Who is ready to kick off the week with a new Design Eye Training post? I’ve really enjoyed this series! Today, we’ll be analyzing and admiring a gorgeous bath in a historic Maryland waterfront home, designed by the talented Lilse McKenna (follow her on Instagram here). The original section of the home was built in 1750! The bathroom we’ll be scrolling through was designed to feel like an 18th-century conversion. It boasts antique heart-pine floors and period-appropriate fixtures (with modern conveniences, of course). This one felt especially inspiring to me because I noticed many uncommon design elements. Click through to take a little tour and chat all things interior design with me… this one is especially fun, thanks to the historic and higher-end finishes.
To quickly recap… in our Design Eye series, we observe and admire design fundamentals like scale, texture, pattern, material use, lighting plans, color, floor plan & layout, and a variety of intentional styling & interior moments pulled together by the pros. It’s an exercise I used to practice often in design school, and one I still enjoy today. By discussing and breaking down well designed spaces in greater detail, you’ll begin to train your “design eye”, build upon the design fundamentals, and can apply some of these things to your own home, if they appeal to you. I also feel like this series can really help you hone in your personal aesthetic, determining what you like and dislike… and most importantly, why.
This stunning bathroom has a lovely color palette… it was the first thing to jump out at me (you know I love contrast trim). The cool aqua color is a really nice complement to the warm heart-pine wood flooring and copper fixtures. In addition to its beautiful shape, the soaking tub has a really nice patina going. That greek key table is also calling to me, beneath the plush white towels! I love the way Lilse mixed lots of metals and finishes throughout this space. I spy copper, polished nickel, antique brass, and even gold leaf. Normally, that would seem like a lot of warm metals to me, but they’re all working very well together. The millwork is simplistic with shaker style casings alongside the contrasting wainscoting that really anchors the room. I also caught a glimpse of a clean marble shower with timeless subway tile on the walls and a classic marble mosaic for the floor tile… see it in the background?
Below, the storage doors feel very modern to me in the way they were cut out, but I’m thinking this was an intentional decision to continue the historic look, without adding heavy doors or additional millwork to detract from the overall look. It really makes the room feel larger without taking away from the historic elements. I’m also borrowing that integrated vent inspiration for my office built-in! I’ve been testing samples for our baseboard this past week.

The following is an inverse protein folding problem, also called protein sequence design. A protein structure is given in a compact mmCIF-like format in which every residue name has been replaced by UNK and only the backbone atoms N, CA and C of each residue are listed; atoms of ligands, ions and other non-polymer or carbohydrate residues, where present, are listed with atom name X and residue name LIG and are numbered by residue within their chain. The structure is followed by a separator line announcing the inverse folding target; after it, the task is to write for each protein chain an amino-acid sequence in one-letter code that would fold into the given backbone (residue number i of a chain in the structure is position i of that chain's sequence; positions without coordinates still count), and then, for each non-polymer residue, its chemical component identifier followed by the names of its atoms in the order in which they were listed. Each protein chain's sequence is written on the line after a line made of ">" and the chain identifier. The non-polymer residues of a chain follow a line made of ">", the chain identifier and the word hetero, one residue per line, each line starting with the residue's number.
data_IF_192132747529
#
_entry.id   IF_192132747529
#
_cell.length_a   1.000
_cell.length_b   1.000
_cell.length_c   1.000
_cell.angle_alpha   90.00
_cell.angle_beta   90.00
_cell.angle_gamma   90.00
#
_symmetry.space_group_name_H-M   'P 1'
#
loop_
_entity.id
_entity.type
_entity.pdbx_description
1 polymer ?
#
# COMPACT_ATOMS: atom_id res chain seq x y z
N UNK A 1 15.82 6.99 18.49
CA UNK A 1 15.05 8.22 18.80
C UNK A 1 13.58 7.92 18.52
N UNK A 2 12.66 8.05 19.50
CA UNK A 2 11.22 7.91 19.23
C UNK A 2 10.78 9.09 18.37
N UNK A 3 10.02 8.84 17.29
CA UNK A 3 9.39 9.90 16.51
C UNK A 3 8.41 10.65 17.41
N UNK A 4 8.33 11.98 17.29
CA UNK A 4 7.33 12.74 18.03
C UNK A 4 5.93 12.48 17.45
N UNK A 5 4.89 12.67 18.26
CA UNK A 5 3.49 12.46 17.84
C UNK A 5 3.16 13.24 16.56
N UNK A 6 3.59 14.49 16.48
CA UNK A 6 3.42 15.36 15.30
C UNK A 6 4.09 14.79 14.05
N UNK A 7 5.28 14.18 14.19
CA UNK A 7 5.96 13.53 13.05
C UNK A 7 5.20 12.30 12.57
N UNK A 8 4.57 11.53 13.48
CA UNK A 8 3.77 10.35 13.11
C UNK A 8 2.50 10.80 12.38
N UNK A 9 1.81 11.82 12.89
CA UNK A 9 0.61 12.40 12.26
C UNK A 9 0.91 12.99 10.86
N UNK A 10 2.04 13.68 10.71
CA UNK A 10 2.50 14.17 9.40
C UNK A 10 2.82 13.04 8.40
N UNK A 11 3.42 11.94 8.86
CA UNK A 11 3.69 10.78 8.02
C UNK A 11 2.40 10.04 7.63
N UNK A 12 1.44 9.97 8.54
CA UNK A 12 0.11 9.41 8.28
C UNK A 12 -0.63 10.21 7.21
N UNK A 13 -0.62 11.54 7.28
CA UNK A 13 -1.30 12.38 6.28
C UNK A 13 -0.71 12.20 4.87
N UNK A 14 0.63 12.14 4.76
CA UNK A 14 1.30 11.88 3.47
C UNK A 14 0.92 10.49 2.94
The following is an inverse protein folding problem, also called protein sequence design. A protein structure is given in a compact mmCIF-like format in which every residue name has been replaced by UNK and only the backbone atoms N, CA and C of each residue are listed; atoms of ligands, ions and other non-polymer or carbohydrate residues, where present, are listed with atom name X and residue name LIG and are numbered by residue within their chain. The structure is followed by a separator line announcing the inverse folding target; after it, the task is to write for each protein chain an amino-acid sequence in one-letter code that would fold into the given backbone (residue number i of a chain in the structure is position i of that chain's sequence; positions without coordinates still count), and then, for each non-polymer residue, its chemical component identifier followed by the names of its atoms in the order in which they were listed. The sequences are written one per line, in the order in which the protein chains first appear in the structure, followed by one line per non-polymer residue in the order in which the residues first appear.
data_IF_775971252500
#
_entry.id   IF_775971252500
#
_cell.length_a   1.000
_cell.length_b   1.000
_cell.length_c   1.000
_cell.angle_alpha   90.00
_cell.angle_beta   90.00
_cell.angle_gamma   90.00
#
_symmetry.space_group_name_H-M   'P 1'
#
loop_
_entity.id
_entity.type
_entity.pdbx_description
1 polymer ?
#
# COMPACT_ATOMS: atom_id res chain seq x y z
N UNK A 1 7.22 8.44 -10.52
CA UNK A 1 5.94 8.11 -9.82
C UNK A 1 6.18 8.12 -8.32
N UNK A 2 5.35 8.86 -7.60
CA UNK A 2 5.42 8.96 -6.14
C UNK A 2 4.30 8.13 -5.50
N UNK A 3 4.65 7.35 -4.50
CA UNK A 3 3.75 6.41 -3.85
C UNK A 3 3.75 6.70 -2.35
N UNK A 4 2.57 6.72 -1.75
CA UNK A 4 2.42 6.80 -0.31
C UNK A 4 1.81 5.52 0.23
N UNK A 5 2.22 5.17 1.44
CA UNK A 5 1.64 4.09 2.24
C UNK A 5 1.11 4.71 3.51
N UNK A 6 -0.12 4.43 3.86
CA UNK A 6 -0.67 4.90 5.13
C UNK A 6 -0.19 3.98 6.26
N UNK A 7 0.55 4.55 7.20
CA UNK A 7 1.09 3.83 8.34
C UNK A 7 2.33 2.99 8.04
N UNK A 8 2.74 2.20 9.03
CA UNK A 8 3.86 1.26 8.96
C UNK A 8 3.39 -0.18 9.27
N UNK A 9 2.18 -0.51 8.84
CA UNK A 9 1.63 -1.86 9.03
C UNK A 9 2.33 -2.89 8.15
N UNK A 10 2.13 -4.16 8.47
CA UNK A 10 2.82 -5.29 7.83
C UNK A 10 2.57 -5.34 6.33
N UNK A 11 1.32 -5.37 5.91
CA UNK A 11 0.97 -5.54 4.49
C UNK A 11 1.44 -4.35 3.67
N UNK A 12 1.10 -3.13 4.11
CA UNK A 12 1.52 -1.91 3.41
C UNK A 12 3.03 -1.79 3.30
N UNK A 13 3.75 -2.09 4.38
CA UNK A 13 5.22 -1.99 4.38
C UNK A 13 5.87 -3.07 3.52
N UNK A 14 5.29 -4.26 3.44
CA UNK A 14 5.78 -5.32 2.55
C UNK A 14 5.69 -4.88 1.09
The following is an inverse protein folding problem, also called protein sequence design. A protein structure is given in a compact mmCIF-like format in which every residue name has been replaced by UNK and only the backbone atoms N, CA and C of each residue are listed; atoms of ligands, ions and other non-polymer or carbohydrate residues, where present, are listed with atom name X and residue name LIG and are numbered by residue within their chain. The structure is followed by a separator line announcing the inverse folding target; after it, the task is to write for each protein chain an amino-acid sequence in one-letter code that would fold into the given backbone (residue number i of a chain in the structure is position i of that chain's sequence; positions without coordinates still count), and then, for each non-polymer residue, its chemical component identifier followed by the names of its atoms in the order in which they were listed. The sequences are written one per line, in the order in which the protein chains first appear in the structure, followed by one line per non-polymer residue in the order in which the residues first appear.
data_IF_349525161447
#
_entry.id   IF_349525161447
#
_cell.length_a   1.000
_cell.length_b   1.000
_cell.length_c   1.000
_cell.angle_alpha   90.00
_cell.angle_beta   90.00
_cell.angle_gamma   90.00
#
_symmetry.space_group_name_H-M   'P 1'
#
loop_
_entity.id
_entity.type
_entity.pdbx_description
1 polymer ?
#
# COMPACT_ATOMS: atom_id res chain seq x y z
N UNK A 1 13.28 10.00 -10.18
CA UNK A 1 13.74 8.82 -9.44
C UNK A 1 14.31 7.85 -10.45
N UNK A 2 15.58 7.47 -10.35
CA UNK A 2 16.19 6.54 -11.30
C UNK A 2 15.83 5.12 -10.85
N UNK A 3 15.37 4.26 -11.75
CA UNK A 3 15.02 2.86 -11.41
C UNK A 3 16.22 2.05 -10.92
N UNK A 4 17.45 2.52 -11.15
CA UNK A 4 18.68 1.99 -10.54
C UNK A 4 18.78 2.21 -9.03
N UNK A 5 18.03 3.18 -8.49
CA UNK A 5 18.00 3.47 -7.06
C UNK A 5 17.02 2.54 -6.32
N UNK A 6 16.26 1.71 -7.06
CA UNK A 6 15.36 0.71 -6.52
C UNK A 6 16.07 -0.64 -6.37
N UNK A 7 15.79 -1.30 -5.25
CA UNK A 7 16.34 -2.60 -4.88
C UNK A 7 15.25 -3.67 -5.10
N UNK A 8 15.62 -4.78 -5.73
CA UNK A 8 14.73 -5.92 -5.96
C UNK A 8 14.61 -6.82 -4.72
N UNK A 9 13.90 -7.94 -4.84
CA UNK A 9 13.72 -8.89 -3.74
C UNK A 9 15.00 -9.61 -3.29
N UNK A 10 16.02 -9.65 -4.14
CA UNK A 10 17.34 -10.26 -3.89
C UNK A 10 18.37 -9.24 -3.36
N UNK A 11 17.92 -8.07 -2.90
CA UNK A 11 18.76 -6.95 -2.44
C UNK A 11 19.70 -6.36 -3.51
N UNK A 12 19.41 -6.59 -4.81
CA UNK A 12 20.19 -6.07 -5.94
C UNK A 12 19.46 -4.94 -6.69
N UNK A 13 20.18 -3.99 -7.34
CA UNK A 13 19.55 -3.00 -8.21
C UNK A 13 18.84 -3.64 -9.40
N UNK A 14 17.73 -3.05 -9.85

Despite the neutral white color, the patterned and embossed textural wallpaper really pushes this space over the top and adds interest- without feeling overwhelming. It really softens the space in a timeless way and emphasizes the historic architecture. The antique chest turned vanity is another genius move on Lilse’s part to create a room that is historically appropriate and transports you to 18th century design. The warm wood matches the flooring exactly, creating cohesion and warmth on that side of the room. I also spent a good amount of time zooming in to look at the objects sitting on the countertop (hello silver vanity set). It’s beautifully styled and the addition of lime towels and greenery was another unexpected design surprise that seemingly works well. It’s not a combination I would ever try, but seeing it here inspires me to pair more unexpected colors.
I also observed the blue & white porcelain serving bowls or plates used as wall decor (another trend I’ve seen gaining popularity lately). The round shape is a nice repeated element that mirrors the vanity hardware and adds a punch of historic color to the embossed wall treatment. The antique cane chair is another intentional piece that adds warmth, texture, and history to the space. In addition to all of the antiques, you’ll also notice plenty of modern amenities… like the beautiful light switch controls. This is a perfect example of pairing modern with traditional in a way that is functional and beautiful. Who would’ve guessed that a piece of acrylic or lucite would fit seamlessly into an 18th century bath? It’s wonderful!
In the powder room, you’ll notice more wallpaper, but this time- vibrant, colorful, and the floral pattern is very bold. It’s a fun way to define spaces, create a designerly look, and implement color. I also enjoyed seeing the painted ceiling with the traditional skylight. If I were ever to have a skylight, I’d want it to look like this. Did you notice the vintage nautical art scattered throughout? How about the pleated sconce shades? There are so many thoughtful details that really make this bathroom feel special.
The paint color feels very reminiscent of my guest bedroom (Sherwin-Williams Halcyon Green)… perhaps that’s why I’m so attracted to it? I was able to find many of the sources as seen in this bathroom, which I’ll drop into a slider below. Most of them are vintage or antique, and some are quite costly- but there are also some budget finds in there as well. Another Design Eye post is in the books… did you enjoy this one? I can’t wait to hear the things you noticed and admired in this historic bathroom! Did you find any inspiration that can translate to your own home? Here’s to a fantastic week ahead.